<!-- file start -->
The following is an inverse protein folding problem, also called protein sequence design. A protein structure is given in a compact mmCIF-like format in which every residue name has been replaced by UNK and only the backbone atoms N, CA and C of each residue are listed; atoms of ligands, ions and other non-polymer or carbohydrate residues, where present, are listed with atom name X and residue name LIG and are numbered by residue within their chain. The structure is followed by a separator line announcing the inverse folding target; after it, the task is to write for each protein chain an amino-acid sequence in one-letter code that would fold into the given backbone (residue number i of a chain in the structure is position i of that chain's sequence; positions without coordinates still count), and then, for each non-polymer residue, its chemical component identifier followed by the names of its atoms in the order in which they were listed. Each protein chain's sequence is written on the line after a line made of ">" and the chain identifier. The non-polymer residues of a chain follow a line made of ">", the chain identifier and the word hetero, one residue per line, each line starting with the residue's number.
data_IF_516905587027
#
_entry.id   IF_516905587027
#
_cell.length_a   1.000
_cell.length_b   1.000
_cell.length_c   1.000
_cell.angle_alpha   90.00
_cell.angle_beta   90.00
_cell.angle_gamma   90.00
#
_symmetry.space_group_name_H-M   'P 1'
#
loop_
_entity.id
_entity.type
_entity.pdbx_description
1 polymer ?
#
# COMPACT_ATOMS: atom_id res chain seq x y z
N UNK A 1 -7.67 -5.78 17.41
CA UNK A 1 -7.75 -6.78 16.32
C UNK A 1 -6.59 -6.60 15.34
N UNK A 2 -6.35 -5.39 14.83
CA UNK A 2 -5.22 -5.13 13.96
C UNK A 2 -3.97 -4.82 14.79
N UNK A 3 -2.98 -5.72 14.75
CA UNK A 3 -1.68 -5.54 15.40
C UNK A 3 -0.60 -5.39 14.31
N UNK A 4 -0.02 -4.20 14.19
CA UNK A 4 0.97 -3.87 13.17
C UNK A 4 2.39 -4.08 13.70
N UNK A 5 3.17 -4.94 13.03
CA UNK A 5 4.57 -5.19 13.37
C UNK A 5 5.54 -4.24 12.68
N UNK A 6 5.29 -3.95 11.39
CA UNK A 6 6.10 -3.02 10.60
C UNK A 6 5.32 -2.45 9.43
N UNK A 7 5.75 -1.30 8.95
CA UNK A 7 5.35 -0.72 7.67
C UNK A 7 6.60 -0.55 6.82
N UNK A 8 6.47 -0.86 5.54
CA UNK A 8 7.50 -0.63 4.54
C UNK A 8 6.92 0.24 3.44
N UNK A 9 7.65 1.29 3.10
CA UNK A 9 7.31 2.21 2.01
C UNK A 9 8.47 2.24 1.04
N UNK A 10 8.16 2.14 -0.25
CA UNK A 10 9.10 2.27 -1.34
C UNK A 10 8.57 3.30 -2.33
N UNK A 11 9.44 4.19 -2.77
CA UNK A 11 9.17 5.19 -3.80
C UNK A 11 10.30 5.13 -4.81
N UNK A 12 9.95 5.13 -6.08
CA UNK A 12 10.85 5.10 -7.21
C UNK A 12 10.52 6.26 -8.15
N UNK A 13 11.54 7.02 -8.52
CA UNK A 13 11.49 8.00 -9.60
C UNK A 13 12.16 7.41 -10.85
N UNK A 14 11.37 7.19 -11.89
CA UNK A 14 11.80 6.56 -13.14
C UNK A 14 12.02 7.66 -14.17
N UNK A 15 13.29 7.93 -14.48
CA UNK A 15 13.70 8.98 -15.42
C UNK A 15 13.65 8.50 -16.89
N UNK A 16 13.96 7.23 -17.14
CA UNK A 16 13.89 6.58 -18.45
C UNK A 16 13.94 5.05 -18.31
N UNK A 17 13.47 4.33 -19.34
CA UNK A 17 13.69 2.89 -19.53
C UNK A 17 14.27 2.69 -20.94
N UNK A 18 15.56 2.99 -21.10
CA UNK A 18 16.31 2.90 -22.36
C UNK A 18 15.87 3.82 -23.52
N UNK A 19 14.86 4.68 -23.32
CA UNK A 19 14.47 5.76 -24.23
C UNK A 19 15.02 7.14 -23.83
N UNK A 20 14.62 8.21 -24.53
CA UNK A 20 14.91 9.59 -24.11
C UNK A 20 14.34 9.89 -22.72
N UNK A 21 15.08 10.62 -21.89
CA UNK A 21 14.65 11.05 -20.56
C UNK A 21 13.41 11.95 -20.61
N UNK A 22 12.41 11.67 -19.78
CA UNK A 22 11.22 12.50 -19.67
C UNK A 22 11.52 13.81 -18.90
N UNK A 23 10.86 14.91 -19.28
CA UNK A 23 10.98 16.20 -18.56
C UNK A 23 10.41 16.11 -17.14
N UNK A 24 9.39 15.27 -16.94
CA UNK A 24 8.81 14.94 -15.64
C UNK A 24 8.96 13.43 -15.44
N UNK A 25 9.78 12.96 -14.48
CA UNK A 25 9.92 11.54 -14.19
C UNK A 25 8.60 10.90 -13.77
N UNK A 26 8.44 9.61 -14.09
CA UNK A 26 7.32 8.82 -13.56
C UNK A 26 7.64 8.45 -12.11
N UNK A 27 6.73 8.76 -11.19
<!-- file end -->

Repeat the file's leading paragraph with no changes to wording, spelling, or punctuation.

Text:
The following is an inverse protein folding problem, also called protein sequence design. A protein structure is given in a compact mmCIF-like format in which every residue name has been replaced by UNK and only the backbone atoms N, CA and C of each residue are listed; atoms of ligands, ions and other non-polymer or carbohydrate residues, where present, are listed with atom name X and residue name LIG and are numbered by residue within their chain. The structure is followed by a separator line announcing the inverse folding target; after it, the task is to write for each protein chain an amino-acid sequence in one-letter code that would fold into the given backbone (residue number i of a chain in the structure is position i of that chain's sequence; positions without coordinates still count), and then, for each non-polymer residue, its chemical component identifier followed by the names of its atoms in the order in which they were listed. Each protein chain's sequence is written on the line after a line made of ">" and the chain identifier. The non-polymer residues of a chain follow a line made of ">", the chain identifier and the word hetero, one residue per line, each line starting with the residue's number.